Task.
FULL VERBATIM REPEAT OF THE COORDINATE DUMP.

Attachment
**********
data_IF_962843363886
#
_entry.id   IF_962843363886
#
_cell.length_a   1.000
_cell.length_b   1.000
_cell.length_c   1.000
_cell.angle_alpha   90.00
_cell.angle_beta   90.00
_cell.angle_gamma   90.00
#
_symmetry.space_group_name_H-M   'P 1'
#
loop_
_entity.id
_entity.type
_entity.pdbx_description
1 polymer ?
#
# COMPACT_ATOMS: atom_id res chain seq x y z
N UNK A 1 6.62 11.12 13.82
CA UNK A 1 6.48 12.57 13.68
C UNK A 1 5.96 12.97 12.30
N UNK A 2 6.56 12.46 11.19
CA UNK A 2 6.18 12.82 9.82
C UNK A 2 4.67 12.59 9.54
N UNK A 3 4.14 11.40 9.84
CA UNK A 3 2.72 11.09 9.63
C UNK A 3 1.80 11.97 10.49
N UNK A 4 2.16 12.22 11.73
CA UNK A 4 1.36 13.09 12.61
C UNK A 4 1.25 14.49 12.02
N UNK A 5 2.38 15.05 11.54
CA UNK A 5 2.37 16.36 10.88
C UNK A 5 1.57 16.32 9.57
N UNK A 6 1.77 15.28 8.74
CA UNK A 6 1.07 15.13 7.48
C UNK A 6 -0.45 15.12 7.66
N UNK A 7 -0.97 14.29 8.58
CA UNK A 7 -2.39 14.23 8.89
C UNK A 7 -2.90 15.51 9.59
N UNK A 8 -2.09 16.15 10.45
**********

data_IF_962843363886
#
_entry.id   IF_962843363886
#
_cell.length_a   1.000
_cell.length_b   1.000
_cell.length_c   1.000
_cell.angle_alpha   90.00
_cell.angle_beta   90.00
_cell.angle_gamma   90.00
#
_symmetry.space_group_name_H-M   'P 1'
#
loop_
_entity.id
_entity.type
_entity.pdbx_description
1 polymer ?
#
# COMPACT_ATOMS: atom_id res chain seq x y z
N UNK A 1 6.62 11.12 13.82
CA UNK A 1 6.48 12.57 13.68
C UNK A 1 5.96 12.97 12.30
N UNK A 2 6.56 12.46 11.19
CA UNK A 2 6.18 12.82 9.82
C UNK A 2 4.67 12.59 9.54
N UNK A 3 4.14 11.40 9.84
CA UNK A 3 2.72 11.09 9.63
C UNK A 3 1.80 11.97 10.49
N UNK A 4 2.16 12.22 11.73
CA UNK A 4 1.36 13.09 12.61
C UNK A 4 1.25 14.49 12.02
N UNK A 5 2.38 15.05 11.54
CA UNK A 5 2.37 16.36 10.88
C UNK A 5 1.57 16.32 9.57
N UNK A 6 1.77 15.28 8.74
CA UNK A 6 1.07 15.13 7.48
C UNK A 6 -0.45 15.12 7.66
N UNK A 7 -0.97 14.29 8.58
CA UNK A 7 -2.39 14.23 8.89
C UNK A 7 -2.90 15.51 9.59
N UNK A 8 -2.09 16.15 10.45